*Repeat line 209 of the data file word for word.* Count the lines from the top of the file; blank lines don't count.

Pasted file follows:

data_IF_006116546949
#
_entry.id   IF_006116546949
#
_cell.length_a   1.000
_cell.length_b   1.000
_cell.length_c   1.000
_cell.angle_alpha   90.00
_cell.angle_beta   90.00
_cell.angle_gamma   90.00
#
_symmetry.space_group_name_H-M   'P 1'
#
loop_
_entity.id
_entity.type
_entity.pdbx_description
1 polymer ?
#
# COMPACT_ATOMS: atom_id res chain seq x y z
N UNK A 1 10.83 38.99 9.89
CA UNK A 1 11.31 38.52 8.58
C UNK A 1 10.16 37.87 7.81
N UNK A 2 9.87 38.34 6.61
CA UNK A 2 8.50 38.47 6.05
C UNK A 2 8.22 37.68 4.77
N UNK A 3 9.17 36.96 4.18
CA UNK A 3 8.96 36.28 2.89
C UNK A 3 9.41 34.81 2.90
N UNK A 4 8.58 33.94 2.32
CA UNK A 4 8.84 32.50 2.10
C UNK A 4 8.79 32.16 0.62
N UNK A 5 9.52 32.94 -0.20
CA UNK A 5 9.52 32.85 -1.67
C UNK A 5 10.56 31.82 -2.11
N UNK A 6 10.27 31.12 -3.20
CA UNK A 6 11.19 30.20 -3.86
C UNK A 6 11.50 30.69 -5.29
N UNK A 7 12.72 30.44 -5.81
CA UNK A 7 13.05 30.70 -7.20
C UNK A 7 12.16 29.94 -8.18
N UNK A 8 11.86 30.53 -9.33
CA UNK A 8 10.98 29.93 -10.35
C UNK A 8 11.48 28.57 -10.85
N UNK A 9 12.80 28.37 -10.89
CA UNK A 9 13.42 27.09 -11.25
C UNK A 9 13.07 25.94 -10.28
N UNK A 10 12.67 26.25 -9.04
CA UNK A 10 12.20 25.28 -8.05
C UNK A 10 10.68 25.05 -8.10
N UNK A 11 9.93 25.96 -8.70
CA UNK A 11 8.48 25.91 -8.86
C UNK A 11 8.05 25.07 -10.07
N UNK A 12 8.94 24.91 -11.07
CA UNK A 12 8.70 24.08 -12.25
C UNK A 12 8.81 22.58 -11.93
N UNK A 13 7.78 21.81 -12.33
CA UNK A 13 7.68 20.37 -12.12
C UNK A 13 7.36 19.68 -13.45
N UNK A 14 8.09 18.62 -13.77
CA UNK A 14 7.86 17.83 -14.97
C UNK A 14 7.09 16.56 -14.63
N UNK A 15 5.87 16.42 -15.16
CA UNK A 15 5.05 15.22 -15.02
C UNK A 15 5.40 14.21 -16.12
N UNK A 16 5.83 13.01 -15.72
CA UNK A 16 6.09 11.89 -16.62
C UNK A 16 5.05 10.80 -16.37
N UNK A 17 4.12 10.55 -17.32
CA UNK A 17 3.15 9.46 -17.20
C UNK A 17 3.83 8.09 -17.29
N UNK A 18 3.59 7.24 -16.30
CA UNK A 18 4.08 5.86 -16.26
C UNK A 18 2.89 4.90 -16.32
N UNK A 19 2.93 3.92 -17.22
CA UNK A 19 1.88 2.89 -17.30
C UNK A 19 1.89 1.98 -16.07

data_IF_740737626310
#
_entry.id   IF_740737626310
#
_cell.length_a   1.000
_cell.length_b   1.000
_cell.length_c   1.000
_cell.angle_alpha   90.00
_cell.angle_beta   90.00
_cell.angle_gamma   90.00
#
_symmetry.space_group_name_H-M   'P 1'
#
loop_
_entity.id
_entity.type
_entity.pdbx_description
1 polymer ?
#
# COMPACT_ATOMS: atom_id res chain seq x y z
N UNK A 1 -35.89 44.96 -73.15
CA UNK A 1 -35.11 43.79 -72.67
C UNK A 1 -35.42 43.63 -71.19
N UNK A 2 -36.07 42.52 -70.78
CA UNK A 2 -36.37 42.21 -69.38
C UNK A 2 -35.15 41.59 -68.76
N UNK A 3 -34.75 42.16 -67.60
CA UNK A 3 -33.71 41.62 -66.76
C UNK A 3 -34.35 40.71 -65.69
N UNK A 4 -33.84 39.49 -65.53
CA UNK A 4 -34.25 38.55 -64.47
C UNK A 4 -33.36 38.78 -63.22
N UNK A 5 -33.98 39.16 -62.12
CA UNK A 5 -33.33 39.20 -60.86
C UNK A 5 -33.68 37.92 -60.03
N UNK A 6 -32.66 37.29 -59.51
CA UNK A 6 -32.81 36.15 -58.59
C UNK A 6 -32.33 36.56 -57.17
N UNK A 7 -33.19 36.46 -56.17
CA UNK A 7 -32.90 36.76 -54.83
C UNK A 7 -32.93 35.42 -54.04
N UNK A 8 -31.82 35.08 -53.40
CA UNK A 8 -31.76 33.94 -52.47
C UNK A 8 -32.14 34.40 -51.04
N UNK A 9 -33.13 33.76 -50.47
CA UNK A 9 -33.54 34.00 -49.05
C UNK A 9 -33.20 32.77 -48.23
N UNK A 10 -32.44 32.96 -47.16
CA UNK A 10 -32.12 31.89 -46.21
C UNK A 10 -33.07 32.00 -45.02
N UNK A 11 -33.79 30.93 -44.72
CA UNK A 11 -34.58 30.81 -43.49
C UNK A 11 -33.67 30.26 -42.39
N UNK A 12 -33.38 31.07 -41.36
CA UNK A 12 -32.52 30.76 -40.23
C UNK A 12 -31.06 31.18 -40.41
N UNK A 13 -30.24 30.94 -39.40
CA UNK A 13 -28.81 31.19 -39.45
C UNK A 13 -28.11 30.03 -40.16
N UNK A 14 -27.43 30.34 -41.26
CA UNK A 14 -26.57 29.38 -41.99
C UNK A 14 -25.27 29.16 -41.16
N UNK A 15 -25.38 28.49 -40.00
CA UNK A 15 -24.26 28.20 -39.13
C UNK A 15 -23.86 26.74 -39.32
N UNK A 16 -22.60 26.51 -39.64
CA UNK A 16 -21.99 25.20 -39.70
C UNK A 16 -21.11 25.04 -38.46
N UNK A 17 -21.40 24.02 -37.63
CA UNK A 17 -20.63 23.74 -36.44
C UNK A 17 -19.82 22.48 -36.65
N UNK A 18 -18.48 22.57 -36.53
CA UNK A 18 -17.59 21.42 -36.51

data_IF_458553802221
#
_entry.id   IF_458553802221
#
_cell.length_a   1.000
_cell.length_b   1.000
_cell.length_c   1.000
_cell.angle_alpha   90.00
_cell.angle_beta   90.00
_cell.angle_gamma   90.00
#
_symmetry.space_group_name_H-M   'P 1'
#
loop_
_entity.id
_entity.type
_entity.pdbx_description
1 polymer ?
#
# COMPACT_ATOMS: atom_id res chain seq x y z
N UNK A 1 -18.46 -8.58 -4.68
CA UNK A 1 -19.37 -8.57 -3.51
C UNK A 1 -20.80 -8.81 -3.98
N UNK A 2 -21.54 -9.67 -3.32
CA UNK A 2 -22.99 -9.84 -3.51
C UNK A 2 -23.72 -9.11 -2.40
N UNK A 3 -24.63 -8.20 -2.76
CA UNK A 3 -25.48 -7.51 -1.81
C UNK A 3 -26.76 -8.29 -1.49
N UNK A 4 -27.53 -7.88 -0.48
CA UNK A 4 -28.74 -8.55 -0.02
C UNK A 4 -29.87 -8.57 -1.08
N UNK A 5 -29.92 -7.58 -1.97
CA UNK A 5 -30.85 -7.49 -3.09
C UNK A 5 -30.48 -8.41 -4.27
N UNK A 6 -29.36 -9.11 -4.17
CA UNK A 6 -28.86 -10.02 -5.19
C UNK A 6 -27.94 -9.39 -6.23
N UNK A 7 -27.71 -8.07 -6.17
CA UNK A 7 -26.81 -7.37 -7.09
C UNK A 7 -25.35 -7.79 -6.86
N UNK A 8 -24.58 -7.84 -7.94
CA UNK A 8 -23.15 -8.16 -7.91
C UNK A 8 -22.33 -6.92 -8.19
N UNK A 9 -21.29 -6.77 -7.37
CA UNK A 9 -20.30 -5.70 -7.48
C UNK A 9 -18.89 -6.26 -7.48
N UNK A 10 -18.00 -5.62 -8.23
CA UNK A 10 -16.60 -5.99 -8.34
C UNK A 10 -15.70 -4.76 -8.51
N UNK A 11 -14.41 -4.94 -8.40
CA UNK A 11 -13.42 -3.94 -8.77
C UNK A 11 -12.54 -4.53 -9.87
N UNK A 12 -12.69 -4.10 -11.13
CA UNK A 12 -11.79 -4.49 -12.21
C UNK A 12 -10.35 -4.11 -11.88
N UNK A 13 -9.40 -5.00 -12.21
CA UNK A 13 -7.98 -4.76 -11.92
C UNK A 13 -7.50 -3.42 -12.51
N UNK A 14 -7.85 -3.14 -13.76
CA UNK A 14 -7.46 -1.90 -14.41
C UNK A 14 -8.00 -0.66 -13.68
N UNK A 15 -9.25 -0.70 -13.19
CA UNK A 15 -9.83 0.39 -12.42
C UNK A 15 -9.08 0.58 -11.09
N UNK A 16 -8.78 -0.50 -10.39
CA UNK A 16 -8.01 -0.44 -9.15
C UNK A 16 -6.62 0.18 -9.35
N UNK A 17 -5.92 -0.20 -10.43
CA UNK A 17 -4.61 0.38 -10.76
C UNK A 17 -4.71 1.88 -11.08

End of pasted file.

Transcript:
C UNK A 13 -7.50 -3.42 -12.51